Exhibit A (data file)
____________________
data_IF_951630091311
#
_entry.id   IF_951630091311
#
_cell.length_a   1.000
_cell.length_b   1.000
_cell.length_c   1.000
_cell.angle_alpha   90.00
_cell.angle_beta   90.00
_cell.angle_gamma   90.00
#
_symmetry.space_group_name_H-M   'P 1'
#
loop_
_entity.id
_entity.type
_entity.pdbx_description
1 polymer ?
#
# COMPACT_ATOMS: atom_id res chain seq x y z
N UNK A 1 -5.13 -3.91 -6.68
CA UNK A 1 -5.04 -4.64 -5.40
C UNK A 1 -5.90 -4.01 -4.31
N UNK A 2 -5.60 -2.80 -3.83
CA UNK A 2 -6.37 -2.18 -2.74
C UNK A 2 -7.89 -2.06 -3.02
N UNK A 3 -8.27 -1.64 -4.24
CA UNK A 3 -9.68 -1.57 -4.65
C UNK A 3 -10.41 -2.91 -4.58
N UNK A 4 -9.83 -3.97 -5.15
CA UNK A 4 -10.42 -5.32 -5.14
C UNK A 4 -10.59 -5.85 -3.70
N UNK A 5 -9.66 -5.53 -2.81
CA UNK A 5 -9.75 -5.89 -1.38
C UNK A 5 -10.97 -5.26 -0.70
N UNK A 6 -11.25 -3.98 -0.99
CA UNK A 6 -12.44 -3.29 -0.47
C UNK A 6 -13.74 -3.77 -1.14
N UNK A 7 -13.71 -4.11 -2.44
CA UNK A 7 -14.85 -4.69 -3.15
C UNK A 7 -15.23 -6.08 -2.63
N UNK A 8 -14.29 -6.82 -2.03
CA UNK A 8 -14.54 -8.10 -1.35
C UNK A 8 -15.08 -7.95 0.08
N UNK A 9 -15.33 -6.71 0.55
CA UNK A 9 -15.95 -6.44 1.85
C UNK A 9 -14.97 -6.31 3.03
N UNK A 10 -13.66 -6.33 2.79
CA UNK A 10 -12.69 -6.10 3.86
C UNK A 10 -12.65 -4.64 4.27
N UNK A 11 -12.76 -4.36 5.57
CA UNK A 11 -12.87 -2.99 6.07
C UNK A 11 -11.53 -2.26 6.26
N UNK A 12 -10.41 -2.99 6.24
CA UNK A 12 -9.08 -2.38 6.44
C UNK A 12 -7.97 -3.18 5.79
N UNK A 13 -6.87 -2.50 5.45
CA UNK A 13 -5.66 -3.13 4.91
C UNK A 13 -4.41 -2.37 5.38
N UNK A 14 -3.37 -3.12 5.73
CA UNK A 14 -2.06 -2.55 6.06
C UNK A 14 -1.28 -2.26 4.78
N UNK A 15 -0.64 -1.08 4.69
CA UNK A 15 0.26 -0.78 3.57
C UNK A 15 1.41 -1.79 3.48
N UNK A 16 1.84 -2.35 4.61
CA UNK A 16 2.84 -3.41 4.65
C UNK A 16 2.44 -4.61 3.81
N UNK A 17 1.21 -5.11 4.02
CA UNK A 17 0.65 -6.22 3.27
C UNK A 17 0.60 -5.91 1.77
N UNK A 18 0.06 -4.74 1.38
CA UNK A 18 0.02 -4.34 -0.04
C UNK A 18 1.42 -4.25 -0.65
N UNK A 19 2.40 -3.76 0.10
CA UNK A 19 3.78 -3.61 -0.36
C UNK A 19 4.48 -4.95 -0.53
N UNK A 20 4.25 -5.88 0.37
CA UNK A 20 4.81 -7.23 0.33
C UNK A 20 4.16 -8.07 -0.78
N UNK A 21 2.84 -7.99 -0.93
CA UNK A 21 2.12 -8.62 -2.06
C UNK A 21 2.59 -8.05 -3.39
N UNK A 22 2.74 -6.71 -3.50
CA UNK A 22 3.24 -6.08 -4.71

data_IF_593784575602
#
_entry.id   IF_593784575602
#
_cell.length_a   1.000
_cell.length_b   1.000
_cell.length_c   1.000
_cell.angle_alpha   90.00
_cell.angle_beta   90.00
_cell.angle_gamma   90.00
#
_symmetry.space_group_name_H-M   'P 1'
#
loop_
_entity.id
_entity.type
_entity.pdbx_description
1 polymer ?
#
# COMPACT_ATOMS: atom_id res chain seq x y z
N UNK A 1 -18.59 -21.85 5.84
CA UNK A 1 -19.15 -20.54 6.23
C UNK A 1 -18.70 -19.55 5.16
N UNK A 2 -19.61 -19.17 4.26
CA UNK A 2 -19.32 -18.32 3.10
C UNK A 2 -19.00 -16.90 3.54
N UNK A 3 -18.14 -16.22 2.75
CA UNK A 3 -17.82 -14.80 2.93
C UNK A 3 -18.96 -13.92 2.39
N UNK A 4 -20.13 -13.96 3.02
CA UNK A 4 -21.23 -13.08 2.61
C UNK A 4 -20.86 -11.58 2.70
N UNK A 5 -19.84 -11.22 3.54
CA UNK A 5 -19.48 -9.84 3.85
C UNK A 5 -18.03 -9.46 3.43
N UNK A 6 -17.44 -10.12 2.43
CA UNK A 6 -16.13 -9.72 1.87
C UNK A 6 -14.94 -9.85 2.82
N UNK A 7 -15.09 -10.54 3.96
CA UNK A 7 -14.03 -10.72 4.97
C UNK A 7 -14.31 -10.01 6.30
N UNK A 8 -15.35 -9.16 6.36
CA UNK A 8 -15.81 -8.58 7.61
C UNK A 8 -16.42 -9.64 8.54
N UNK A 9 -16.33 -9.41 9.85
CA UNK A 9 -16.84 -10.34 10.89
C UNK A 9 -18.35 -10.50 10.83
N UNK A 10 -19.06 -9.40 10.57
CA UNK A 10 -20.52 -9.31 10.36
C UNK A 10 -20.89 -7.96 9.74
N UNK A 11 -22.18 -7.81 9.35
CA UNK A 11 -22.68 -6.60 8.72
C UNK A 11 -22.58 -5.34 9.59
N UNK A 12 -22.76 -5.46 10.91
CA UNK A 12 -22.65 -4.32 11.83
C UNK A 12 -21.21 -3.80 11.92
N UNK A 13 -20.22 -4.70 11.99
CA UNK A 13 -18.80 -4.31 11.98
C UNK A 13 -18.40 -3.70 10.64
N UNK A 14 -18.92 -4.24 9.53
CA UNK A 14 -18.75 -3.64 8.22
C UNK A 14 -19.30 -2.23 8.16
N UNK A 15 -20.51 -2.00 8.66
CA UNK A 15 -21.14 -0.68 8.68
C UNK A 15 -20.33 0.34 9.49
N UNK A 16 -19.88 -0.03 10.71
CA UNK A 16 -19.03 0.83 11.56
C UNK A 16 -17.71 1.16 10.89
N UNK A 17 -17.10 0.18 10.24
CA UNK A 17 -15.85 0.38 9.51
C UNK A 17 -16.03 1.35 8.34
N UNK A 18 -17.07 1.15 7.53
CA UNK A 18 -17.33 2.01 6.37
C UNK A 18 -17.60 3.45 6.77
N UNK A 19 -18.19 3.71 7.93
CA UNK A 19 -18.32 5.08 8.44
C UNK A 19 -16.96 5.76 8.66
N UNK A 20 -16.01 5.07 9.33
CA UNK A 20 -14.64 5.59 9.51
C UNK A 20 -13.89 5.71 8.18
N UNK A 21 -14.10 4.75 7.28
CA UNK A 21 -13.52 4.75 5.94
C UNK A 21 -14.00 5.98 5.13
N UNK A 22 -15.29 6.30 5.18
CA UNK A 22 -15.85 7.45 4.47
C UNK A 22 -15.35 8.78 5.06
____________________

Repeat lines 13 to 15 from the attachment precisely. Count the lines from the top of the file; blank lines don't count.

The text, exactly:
#
loop_
_entity.id